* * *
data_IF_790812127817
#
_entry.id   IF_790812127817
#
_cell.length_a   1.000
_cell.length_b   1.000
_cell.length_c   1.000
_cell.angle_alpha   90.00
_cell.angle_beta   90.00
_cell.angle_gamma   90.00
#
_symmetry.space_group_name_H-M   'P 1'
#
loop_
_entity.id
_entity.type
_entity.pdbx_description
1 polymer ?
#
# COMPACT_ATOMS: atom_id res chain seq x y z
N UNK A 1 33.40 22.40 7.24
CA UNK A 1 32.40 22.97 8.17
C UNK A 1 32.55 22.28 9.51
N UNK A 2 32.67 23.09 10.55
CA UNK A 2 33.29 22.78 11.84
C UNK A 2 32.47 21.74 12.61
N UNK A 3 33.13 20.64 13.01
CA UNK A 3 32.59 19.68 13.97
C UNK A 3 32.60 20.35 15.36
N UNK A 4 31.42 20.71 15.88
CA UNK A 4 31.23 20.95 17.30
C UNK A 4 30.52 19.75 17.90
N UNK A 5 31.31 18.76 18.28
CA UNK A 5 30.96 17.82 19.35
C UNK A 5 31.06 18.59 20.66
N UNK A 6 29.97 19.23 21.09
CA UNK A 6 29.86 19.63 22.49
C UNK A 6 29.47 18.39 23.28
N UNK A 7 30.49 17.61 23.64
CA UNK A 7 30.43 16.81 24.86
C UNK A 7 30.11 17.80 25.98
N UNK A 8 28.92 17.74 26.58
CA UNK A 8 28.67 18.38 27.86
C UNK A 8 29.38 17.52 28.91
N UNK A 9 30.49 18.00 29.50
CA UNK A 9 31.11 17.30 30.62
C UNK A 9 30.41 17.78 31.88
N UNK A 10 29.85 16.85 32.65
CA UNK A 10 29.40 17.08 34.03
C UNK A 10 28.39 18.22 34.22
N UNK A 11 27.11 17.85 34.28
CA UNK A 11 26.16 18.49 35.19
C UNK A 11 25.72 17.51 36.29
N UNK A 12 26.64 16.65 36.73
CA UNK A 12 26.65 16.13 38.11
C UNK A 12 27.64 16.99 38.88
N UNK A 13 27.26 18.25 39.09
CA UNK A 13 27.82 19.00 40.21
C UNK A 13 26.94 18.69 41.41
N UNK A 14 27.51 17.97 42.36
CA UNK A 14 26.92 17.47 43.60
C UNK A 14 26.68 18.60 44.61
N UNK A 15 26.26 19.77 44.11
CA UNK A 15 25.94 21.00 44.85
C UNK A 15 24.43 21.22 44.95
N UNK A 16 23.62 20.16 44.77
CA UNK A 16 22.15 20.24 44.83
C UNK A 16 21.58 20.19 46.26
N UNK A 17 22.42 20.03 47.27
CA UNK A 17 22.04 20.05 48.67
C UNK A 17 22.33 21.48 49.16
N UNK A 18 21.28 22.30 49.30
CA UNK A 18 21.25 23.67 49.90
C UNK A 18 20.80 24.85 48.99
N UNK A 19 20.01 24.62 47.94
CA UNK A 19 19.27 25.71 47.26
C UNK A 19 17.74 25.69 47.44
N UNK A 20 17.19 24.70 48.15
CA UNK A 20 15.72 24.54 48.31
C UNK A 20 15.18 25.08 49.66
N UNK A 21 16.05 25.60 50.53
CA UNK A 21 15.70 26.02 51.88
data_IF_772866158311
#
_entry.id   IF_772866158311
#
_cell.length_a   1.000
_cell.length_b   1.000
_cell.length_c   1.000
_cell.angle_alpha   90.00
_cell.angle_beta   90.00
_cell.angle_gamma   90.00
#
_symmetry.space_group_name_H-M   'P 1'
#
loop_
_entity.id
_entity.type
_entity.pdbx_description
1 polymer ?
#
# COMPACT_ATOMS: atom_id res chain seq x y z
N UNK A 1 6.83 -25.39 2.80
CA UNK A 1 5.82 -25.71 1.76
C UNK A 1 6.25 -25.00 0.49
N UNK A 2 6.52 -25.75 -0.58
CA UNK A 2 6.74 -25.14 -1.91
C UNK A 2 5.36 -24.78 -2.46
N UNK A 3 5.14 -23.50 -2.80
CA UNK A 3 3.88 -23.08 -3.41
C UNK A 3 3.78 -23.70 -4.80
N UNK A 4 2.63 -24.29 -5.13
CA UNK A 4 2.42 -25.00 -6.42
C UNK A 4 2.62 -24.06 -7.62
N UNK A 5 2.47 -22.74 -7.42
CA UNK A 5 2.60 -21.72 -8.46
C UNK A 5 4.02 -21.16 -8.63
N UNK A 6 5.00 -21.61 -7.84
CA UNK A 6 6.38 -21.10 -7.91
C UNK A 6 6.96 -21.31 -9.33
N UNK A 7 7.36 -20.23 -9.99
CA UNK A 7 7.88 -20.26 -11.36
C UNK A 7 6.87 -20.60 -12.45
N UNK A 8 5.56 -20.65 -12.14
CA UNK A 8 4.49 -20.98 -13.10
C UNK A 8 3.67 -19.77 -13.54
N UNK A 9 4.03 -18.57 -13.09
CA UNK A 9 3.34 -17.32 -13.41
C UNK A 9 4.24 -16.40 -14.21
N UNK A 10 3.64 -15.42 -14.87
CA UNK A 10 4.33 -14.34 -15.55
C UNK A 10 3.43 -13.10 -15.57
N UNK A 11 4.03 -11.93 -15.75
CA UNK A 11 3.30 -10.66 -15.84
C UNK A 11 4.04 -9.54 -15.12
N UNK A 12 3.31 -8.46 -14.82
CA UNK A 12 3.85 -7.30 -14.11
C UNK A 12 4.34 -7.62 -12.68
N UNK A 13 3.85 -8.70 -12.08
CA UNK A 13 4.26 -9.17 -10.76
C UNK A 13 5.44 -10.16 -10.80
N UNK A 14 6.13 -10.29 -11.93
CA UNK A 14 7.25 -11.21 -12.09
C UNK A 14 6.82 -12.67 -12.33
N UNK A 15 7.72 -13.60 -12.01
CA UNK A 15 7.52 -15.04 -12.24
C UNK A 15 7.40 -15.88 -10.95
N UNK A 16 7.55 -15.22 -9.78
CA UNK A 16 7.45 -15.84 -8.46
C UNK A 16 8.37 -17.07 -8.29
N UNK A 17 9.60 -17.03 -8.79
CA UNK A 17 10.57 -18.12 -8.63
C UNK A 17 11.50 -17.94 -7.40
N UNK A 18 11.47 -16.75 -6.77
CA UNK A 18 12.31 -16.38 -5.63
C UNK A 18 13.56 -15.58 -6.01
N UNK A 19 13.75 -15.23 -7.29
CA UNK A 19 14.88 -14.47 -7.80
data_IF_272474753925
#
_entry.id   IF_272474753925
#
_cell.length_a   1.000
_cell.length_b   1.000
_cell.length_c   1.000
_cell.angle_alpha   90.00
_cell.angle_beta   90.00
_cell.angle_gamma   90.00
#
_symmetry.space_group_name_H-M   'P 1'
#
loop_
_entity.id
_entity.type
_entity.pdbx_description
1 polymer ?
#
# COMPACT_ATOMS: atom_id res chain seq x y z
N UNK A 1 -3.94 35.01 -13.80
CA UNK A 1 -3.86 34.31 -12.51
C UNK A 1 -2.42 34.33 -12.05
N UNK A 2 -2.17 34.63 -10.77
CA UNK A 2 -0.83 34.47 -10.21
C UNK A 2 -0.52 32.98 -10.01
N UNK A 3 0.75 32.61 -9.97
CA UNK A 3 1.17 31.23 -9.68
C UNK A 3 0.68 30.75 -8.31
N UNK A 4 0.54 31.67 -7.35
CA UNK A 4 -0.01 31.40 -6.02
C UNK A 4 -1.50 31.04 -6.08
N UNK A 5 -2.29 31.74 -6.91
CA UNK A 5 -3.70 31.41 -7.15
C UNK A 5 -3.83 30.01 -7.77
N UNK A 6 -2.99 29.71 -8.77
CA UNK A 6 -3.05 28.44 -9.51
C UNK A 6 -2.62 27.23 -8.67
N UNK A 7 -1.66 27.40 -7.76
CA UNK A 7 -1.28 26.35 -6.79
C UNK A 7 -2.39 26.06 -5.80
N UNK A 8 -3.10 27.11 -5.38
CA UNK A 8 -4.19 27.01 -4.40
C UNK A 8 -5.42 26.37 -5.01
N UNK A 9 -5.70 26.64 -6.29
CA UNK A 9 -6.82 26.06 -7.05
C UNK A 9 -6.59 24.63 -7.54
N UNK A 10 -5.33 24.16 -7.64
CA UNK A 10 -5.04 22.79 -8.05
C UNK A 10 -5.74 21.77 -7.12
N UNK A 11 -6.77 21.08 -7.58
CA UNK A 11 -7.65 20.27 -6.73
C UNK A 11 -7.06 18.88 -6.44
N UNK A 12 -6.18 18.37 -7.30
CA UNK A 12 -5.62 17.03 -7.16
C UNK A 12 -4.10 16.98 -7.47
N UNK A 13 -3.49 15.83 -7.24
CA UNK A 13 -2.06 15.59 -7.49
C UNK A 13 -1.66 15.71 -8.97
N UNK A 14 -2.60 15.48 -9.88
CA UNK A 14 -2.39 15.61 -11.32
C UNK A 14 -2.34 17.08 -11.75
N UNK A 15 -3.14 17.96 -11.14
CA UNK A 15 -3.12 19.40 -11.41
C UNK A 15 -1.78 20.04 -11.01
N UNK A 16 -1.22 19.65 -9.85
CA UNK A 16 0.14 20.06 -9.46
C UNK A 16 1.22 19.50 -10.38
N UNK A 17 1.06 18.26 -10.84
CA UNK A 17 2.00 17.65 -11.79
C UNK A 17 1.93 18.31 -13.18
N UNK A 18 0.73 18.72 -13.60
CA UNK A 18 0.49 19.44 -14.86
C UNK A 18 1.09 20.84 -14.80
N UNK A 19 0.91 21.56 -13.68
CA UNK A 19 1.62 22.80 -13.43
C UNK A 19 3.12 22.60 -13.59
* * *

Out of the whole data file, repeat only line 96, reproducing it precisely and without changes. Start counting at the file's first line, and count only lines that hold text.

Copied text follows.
loop_